170 highly expressed genes induced by cigarette smoking [40,41]. Large genetic polymorphism studies have associated a single nucleotide polymorphism (SNP) in MMP12 with COPD prevalence [42]. Another similar study reached a similar conclusion when combined with SNPs in MMP1 [43]. There are other studies that have failed to identify MMP12 expression in alveolar macrophages from emphysematous subjects [44], or to correlate its expression with COPD severity (as measure by GOLD Stage) [45]. Similarly, some cohort studies have failed to associate genetic polymorphisms in MMP12 with COPD prevalence or severity. Based upon the plethora of mouse studies demonstrating an essential role for MMP12 in emphysema, and at least some supportive evidence in human studies, the development of MMP-12 antagonists is underway. A novel MMP9/MMP12 dual inhibitor was shown to effectively prevent cigarette smoke induced airspace enlargement and airway remodeling in a guinea pig model of emphysema [46]. Other, more selective, agents have also been developed [47], and early phase studies in humans have been initiated. However, MMP12 plays two potentially important pro-host functions that should be considered. It appears that the physiologic role for MMP12 is host defense against invading pathogens. Upon engulfment of Gram-positive and Gram-negative bacteria into macrophage phagolysosomes, Mmp12 is rapidly shuttled to the phagolysosome where it can be co-localized with the bacteria. Mmp12 possess bactericidal activity against these organisms, which is mediated by a unique bactericidal motif located within its C-terminal domain, such that these antibacterial properties occur independent of its catalytic properties [48]. Mmp12 has subsequently been shown to play an essential role in the host defense against viral pathogens [49]. Surprisingly, upon viral infection, Mmp12 can be identified within the nucleus of fibroblasts and macrophages, where it functions as a transcription factor, directly causing the induction of interferon-alpha. Given the frequency of both bacterial and viral induced respiratory tract infections in COPD subjects [50], removal of these host defense activities may ultimately prove detrimental. COPD subjects are at very high risk for the development of lung cancer [51–55]. Inhibiting MMP12 in the lungs of smokers may very well prove effective in eliminating ongoing lung matrix destruction, but it may come at a cost of enhanced lung cancer aggressiveness. MMP12 is capable of generating two angiostatic peptides out of matrix precursors [56]. Specifically, Mmp12 generates angiostatin from plasminogen and endostatin from type XVIII collagen. When challenged with tumors, Mmp12 −/− mice fail to generate these peptides, resulting in increased tumor growth and tumor-associated angiogenesis [57,58]. Ultimately, any attempts to antagonize Mmp12 activity within the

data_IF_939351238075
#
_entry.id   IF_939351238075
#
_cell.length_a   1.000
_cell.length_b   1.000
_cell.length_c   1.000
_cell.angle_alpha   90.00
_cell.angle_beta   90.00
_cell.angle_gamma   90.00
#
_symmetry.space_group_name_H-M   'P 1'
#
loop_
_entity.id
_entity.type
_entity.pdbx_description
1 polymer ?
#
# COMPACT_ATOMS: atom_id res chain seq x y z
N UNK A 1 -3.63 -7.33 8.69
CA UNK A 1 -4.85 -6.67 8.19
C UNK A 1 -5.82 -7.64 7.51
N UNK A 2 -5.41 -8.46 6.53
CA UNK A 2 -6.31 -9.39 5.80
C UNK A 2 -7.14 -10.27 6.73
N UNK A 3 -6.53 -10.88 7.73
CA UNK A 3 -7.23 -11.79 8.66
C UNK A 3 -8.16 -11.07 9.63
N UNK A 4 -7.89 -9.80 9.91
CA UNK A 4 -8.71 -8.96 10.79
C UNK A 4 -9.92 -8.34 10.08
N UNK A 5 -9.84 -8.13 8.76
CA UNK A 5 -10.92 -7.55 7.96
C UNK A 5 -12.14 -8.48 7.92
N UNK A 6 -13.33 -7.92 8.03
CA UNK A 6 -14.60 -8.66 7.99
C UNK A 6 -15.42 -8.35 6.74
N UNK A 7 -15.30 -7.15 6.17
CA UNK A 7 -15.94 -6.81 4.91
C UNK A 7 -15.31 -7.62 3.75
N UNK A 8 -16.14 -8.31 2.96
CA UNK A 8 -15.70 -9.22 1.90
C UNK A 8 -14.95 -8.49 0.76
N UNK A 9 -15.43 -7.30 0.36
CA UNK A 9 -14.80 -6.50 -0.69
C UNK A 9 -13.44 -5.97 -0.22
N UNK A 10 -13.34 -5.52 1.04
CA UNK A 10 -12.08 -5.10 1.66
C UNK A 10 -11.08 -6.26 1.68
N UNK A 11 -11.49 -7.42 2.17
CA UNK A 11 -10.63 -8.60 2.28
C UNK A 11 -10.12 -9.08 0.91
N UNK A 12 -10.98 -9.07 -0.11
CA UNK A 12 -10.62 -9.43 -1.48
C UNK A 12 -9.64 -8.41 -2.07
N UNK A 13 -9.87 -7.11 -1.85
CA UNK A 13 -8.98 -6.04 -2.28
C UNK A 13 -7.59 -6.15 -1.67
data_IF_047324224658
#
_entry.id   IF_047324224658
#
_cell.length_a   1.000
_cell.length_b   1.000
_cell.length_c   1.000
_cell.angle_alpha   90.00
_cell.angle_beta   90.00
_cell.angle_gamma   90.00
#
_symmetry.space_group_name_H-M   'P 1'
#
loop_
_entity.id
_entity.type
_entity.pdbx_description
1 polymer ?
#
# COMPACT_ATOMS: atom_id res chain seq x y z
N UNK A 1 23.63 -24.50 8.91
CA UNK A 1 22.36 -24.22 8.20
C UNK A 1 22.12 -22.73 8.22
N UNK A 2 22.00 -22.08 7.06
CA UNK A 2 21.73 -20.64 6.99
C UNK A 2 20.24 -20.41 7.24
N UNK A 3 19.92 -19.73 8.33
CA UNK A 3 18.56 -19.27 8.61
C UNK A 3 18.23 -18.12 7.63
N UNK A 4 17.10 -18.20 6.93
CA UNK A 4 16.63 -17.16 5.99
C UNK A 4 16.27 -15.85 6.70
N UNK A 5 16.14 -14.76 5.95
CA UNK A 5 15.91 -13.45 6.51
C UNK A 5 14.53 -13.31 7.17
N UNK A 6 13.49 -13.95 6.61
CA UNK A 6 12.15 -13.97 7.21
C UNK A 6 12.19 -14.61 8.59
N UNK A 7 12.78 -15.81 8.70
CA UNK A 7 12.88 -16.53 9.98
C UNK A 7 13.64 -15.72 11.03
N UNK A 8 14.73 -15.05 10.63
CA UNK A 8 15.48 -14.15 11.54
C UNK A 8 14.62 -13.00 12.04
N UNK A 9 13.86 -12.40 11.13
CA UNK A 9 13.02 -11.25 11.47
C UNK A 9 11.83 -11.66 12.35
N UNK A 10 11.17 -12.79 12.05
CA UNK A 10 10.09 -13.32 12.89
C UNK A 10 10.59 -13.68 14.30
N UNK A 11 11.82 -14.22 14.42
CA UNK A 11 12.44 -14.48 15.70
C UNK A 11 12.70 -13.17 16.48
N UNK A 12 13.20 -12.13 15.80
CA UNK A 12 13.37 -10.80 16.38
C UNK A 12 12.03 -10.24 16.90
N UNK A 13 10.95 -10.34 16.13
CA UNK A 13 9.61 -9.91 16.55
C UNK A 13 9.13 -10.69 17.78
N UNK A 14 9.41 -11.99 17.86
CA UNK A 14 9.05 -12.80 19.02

Matrix metalloproteinases in destructive lung disease